Monday, January 30, 2017

"She's a Woman of the World and Will Bear Watching"

"The 'Double Thirteen'."
By Norman J. Bonney (?-?).
First appearance: Adventure Magazine, February 28, 1922.
Short short story (9 pages).
Online at (HERE).
"I'm off chess for life."
Ordinarily the cruise from Yokohama to San Francisco aboard the Isota Maru is uneventful, and so it is up until the moment when Frank Blodwen, awakening from a drugged stupor, discovers that the valuable necklace (the "Double Thirteen"), which he acquired in Japan, has gone missing. Blodwen is certain he knows who took the necklace and appeals to the ship's captain and the Customs Service officials to detain and search a woman named Mrs. Mere-dith, but for reasons that will become clear later they refuse. By story's end, Frank Blodwen will have good reason to lament ever agreeing to teach a beginner how to play chess . . .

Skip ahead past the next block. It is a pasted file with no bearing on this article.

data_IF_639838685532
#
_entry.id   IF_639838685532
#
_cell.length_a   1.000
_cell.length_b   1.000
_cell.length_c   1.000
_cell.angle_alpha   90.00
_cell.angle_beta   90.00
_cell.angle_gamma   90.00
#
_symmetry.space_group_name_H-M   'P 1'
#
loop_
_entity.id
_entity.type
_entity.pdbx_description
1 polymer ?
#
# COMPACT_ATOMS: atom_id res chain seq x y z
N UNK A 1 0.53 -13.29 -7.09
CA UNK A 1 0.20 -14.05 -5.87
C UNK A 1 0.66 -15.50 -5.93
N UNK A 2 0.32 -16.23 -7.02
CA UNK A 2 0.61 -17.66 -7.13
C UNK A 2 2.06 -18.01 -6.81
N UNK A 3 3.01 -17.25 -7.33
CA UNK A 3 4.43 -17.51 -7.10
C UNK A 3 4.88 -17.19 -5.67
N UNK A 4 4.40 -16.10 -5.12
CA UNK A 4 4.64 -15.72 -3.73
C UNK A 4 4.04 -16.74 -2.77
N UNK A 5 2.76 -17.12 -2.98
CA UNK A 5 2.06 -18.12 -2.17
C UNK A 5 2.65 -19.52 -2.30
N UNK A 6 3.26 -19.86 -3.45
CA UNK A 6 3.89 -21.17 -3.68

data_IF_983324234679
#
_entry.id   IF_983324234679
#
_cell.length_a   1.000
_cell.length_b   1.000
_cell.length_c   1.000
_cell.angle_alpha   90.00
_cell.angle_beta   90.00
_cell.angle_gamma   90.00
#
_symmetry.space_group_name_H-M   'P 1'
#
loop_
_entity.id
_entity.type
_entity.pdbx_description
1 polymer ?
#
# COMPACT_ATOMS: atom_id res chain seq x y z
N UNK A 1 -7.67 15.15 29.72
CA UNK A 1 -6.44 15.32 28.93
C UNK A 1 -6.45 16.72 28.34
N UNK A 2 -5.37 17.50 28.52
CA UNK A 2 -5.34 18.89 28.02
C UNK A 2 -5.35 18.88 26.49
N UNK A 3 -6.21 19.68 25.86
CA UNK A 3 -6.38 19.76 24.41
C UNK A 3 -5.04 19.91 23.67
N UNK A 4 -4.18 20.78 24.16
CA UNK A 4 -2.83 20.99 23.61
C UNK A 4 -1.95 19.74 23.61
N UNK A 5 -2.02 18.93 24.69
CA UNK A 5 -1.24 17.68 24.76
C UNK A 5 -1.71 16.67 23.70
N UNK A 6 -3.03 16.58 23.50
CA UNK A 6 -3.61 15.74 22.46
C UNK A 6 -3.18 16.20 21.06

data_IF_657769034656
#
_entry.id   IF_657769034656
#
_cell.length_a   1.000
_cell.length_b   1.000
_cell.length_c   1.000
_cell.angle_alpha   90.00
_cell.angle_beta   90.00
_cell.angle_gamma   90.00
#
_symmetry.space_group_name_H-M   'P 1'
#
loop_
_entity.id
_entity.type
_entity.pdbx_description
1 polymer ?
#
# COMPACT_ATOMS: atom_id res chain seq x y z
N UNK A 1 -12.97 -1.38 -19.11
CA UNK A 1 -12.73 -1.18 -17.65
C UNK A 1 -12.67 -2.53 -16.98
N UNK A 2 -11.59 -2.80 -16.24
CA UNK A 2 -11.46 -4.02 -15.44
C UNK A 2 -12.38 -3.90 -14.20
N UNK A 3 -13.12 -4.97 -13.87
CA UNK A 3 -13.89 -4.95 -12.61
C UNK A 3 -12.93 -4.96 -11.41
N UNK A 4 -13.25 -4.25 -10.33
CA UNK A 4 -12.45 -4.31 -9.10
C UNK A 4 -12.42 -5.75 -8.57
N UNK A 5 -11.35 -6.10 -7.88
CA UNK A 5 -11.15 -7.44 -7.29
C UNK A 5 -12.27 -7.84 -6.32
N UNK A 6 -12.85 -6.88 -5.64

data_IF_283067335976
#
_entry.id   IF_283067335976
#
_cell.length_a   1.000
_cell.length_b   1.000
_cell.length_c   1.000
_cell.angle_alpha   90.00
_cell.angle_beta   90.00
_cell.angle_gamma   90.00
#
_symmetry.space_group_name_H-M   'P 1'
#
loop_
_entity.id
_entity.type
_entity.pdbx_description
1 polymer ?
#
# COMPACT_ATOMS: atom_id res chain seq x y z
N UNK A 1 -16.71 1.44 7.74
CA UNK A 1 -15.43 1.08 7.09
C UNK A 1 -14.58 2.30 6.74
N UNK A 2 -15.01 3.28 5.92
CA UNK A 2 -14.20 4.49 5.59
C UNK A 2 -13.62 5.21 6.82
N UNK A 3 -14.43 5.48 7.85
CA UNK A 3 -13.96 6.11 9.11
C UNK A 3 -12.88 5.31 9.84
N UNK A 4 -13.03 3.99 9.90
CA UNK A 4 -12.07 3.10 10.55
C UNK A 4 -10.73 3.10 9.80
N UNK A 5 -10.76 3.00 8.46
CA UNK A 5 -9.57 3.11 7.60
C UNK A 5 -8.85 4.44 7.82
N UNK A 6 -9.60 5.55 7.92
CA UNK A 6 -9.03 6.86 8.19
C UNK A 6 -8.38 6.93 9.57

Comment: If you figure this one out before the last page, then hasten to submit your appli-cation for Mensa membership.

- The only thing we could find out about Norman J. Bonney (credited with only eight stories, one of them SFnal) comes from FictionMags: "Bank clerk. Probably from Boston, Massa-chusetts."

The bottom line: "Diamonds are nothing more than chunks of coal that stuck to their jobs."
Malcolm Forbes

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